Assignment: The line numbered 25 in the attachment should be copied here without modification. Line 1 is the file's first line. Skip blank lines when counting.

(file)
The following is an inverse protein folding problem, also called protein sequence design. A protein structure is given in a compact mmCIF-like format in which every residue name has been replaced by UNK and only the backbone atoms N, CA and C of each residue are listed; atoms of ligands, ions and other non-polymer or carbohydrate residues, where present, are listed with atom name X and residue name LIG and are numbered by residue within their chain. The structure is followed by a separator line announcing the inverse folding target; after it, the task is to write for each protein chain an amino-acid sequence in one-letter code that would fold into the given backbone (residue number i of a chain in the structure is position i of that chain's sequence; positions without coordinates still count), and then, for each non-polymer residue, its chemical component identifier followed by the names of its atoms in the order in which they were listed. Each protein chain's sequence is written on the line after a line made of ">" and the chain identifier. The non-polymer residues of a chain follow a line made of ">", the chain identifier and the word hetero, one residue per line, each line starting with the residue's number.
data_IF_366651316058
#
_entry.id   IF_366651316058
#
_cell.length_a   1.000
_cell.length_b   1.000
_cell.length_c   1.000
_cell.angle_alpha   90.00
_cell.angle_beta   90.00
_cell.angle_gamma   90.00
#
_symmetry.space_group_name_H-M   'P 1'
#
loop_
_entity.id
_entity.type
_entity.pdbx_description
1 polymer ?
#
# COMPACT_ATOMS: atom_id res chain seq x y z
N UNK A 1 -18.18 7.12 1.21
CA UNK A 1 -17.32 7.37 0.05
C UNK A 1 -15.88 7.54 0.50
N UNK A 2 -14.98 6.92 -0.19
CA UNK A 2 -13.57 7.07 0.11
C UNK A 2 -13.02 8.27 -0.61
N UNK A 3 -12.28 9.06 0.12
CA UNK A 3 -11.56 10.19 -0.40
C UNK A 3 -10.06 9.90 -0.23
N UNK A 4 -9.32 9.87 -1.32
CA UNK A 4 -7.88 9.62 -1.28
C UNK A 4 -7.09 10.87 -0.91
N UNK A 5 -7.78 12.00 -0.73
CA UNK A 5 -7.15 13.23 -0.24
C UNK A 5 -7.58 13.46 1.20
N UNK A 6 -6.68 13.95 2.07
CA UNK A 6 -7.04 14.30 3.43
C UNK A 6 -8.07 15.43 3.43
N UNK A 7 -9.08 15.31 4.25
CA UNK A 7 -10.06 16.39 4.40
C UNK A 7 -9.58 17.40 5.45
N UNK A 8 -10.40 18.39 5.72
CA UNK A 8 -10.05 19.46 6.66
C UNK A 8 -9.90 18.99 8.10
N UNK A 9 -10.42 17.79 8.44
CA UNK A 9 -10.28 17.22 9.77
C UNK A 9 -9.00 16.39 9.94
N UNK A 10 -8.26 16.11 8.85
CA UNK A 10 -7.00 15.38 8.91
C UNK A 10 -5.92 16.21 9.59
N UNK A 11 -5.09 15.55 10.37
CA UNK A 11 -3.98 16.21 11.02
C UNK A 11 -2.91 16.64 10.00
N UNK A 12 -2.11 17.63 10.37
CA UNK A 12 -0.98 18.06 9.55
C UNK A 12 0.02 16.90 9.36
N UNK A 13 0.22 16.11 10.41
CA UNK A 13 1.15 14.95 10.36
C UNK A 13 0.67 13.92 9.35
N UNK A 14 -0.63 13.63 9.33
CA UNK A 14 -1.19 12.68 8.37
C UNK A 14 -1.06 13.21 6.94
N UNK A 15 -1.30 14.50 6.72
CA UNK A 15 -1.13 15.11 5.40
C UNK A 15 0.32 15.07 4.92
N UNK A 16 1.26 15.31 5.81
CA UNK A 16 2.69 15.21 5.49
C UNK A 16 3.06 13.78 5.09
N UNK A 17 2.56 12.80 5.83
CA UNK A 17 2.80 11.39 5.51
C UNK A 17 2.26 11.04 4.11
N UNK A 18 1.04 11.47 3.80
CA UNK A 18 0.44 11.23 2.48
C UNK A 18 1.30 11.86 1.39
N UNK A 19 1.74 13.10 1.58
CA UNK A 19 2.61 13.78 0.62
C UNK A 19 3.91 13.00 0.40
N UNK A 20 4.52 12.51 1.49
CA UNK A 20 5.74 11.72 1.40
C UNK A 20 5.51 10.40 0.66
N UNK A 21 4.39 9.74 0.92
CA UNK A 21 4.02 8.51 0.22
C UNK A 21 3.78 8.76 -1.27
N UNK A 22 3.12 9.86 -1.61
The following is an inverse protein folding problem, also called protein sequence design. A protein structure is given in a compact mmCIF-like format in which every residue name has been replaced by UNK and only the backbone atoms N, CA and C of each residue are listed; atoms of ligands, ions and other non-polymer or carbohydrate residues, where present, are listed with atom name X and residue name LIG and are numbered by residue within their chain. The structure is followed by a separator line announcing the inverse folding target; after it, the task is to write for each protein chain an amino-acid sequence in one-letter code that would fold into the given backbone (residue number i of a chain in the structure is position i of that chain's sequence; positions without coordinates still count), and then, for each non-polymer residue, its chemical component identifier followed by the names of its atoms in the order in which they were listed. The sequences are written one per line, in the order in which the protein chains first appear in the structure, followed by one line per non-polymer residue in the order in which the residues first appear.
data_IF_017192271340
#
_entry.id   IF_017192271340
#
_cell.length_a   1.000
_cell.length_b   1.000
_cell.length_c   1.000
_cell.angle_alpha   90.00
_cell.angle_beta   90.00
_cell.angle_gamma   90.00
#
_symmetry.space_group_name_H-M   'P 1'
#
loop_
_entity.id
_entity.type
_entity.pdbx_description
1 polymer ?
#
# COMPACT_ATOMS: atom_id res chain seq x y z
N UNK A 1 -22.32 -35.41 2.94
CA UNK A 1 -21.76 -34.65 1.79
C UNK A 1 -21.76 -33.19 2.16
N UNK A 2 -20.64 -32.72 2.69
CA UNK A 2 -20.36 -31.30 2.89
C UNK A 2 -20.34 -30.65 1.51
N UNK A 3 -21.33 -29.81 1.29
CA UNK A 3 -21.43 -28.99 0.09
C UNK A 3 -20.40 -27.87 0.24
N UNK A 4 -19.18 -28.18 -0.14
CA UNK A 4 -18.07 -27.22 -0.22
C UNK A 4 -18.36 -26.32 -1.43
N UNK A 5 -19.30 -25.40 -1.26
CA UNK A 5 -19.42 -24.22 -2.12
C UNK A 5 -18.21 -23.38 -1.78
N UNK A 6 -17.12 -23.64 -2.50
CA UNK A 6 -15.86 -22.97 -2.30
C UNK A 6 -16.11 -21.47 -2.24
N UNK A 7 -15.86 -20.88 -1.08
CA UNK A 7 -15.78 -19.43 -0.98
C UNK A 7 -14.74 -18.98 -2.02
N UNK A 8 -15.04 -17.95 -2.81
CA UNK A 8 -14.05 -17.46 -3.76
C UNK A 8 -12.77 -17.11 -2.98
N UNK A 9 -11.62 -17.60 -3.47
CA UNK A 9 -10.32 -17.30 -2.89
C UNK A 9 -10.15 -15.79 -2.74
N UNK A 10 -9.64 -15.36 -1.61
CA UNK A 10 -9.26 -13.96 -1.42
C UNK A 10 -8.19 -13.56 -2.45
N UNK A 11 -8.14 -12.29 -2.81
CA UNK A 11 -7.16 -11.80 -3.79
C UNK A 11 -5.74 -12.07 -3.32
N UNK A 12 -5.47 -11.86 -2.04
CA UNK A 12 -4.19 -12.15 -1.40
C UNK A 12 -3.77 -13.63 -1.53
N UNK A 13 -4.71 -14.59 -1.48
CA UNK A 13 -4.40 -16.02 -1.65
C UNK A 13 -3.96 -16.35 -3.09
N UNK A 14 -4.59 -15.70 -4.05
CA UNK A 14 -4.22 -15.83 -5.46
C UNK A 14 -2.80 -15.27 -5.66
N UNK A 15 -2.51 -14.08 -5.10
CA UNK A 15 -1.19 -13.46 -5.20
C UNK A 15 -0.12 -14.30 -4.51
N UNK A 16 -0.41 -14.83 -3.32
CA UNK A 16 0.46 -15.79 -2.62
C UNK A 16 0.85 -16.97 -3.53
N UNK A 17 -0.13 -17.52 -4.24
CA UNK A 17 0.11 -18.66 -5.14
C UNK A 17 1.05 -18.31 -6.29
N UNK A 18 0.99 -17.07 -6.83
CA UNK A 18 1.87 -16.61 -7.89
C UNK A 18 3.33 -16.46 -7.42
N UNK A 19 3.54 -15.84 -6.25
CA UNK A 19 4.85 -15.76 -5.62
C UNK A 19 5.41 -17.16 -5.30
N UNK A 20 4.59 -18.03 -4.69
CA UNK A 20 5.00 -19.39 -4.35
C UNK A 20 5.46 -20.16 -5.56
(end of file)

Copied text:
N UNK A 2 -14.98 6.92 -0.19